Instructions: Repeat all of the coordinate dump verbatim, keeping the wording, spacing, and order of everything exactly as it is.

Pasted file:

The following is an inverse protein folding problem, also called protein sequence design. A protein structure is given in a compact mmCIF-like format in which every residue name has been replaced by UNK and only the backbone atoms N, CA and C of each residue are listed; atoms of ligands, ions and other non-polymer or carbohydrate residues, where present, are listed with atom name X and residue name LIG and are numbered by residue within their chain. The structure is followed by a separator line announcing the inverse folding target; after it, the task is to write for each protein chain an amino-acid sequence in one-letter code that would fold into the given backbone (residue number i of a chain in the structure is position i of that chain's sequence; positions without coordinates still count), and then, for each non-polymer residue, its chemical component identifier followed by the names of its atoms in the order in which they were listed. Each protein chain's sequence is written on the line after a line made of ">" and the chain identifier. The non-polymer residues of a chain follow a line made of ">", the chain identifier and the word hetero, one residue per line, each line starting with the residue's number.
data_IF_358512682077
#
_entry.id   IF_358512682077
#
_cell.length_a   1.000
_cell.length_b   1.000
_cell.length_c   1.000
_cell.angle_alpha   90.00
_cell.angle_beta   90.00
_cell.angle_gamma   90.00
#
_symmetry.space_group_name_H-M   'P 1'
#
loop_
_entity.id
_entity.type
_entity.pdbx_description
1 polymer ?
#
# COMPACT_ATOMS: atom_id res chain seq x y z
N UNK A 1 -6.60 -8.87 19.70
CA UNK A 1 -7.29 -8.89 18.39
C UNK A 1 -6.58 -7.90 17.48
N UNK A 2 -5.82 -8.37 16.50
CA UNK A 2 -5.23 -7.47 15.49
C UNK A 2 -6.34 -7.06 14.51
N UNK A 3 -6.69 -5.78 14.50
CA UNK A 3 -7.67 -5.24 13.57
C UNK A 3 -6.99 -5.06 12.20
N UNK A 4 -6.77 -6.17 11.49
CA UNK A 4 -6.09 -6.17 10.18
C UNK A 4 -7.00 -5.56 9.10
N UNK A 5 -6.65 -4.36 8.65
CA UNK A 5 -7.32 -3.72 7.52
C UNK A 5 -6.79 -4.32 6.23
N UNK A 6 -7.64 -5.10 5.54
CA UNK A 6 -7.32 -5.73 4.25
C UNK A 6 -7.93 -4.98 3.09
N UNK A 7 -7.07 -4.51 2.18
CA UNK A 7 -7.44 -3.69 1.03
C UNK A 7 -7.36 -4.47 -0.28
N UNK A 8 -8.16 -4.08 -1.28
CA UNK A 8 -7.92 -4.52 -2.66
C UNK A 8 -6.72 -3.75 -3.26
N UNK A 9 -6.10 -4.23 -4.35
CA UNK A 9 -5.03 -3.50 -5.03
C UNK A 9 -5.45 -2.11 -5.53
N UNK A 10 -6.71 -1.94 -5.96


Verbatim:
The following is an inverse protein folding problem, also called protein sequence design. A protein structure is given in a compact mmCIF-like format in which every residue name has been replaced by UNK and only the backbone atoms N, CA and C of each residue are listed; atoms of ligands, ions and other non-polymer or carbohydrate residues, where present, are listed with atom name X and residue name LIG and are numbered by residue within their chain. The structure is followed by a separator line announcing the inverse folding target; after it, the task is to write for each protein chain an amino-acid sequence in one-letter code that would fold into the given backbone (residue number i of a chain in the structure is position i of that chain's sequence; positions without coordinates still count), and then, for each non-polymer residue, its chemical component identifier followed by the names of its atoms in the order in which they were listed. Each protein chain's sequence is written on the line after a line made of ">" and the chain identifier. The non-polymer residues of a chain follow a line made of ">", the chain identifier and the word hetero, one residue per line, each line starting with the residue's number.
data_IF_358512682077
#
_entry.id   IF_358512682077
#
_cell.length_a   1.000
_cell.length_b   1.000
_cell.length_c   1.000
_cell.angle_alpha   90.00
_cell.angle_beta   90.00
_cell.angle_gamma   90.00
#
_symmetry.space_group_name_H-M   'P 1'
#
loop_
_entity.id
_entity.type
_entity.pdbx_description
1 polymer ?
#
# COMPACT_ATOMS: atom_id res chain seq x y z
N UNK A 1 -6.60 -8.87 19.70
CA UNK A 1 -7.29 -8.89 18.39
C UNK A 1 -6.58 -7.90 17.48
N UNK A 2 -5.82 -8.37 16.50
CA UNK A 2 -5.23 -7.47 15.49
C UNK A 2 -6.34 -7.06 14.51
N UNK A 3 -6.69 -5.78 14.50
CA UNK A 3 -7.67 -5.24 13.57
C UNK A 3 -6.99 -5.06 12.20
N UNK A 4 -6.77 -6.17 11.49
CA UNK A 4 -6.09 -6.17 10.18
C UNK A 4 -7.00 -5.56 9.10
N UNK A 5 -6.65 -4.36 8.65
CA UNK A 5 -7.32 -3.72 7.52
C UNK A 5 -6.79 -4.32 6.23
N UNK A 6 -7.64 -5.10 5.54
CA UNK A 6 -7.32 -5.73 4.25
C UNK A 6 -7.93 -4.98 3.09
N UNK A 7 -7.07 -4.51 2.18
CA UNK A 7 -7.44 -3.69 1.03
C UNK A 7 -7.36 -4.47 -0.28
N UNK A 8 -8.16 -4.08 -1.28
CA UNK A 8 -7.92 -4.52 -2.66
C UNK A 8 -6.72 -3.75 -3.26
N UNK A 9 -6.10 -4.23 -4.35
CA UNK A 9 -5.03 -3.50 -5.03
C UNK A 9 -5.45 -2.11 -5.53
N UNK A 10 -6.71 -1.94 -5.96